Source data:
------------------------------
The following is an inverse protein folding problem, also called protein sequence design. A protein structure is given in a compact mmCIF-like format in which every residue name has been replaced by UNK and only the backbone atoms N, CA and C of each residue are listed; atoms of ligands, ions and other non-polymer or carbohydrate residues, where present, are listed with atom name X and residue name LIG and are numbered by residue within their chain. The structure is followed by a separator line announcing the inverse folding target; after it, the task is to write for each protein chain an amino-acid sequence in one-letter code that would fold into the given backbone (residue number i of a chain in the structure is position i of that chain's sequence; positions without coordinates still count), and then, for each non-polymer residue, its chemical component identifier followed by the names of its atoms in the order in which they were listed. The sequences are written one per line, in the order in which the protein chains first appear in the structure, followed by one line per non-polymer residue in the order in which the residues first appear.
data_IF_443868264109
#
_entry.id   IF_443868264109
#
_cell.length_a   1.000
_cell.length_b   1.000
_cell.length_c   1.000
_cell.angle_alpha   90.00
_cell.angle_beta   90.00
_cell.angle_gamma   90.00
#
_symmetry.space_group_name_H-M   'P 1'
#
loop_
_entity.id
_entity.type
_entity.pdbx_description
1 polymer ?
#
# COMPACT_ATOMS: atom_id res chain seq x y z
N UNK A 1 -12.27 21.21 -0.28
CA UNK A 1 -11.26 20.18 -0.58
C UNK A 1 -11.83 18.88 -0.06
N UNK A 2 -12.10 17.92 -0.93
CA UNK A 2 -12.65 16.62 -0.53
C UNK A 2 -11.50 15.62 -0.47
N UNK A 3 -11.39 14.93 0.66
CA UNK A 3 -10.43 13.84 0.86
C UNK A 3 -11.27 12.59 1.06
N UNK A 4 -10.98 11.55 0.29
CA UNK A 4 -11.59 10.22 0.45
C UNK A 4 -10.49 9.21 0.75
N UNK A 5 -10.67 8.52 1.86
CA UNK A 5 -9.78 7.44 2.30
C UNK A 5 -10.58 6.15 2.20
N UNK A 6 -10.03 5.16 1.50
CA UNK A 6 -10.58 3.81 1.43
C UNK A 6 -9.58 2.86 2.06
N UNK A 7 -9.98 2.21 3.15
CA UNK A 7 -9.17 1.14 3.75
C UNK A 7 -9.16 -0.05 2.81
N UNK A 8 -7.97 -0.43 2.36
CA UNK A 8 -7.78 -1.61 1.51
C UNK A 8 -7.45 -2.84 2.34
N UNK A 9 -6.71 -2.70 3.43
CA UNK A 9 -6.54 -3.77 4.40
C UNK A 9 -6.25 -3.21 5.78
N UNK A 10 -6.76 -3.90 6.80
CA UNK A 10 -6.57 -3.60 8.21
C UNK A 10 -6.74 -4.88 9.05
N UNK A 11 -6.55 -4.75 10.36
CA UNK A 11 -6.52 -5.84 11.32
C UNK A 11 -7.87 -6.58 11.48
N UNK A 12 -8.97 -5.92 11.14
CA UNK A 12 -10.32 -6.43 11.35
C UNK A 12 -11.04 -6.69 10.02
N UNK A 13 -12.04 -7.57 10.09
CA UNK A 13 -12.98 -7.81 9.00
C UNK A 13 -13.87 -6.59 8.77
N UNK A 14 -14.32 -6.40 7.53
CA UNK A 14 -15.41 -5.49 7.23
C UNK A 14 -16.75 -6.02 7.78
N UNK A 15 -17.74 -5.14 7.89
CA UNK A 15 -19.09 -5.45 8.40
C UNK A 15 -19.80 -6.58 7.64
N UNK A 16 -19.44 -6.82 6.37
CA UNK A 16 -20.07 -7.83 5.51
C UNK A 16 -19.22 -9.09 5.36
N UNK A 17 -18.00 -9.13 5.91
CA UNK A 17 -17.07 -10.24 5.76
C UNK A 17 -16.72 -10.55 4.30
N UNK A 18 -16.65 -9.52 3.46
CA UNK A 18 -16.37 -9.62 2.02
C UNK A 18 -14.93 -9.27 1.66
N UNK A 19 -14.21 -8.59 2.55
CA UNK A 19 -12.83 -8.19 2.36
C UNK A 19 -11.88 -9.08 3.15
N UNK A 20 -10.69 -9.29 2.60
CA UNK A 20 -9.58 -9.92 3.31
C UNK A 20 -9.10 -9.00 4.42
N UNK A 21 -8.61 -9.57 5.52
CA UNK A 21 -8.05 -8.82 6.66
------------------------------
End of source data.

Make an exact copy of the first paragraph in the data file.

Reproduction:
The following is an inverse protein folding problem, also called protein sequence design. A protein structure is given in a compact mmCIF-like format in which every residue name has been replaced by UNK and only the backbone atoms N, CA and C of each residue are listed; atoms of ligands, ions and other non-polymer or carbohydrate residues, where present, are listed with atom name X and residue name LIG and are numbered by residue within their chain. The structure is followed by a separator line announcing the inverse folding target; after it, the task is to write for each protein chain an amino-acid sequence in one-letter code that would fold into the given backbone (residue number i of a chain in the structure is position i of that chain's sequence; positions without coordinates still count), and then, for each non-polymer residue, its chemical component identifier followed by the names of its atoms in the order in which they were listed. The sequences are written one per line, in the order in which the protein chains first appear in the structure, followed by one line per non-polymer residue in the order in which the residues first appear.